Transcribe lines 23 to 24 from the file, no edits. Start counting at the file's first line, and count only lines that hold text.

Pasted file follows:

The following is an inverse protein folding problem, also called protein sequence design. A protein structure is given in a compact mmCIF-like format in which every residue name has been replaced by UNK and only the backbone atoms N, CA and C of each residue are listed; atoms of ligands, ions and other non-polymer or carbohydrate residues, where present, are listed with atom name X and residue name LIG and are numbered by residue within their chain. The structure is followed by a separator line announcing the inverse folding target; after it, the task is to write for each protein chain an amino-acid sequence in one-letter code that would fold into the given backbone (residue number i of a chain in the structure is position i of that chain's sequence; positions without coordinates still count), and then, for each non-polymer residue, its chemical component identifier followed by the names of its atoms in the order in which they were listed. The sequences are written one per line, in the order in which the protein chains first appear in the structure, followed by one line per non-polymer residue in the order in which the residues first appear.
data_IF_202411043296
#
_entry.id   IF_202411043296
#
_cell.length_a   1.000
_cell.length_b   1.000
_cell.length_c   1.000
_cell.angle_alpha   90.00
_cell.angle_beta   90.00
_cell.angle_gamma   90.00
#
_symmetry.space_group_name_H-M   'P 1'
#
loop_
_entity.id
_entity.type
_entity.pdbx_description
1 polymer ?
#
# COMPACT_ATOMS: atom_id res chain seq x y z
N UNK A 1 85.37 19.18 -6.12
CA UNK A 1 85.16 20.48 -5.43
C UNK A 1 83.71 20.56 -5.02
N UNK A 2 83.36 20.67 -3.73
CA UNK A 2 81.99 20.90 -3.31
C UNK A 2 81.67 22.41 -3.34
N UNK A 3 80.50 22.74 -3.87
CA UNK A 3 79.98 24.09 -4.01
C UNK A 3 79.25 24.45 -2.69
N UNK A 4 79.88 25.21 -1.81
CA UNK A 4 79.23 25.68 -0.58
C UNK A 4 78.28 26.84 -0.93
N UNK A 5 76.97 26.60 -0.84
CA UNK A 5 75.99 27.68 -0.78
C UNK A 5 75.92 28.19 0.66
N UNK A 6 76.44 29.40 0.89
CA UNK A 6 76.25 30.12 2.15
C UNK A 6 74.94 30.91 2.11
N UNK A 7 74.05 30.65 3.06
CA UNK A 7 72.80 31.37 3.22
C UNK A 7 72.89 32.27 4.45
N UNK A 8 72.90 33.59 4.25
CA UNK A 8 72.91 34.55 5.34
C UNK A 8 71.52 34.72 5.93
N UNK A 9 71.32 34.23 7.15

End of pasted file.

CA UNK A 1 85.16 20.48 -5.43
C UNK A 1 83.71 20.56 -5.02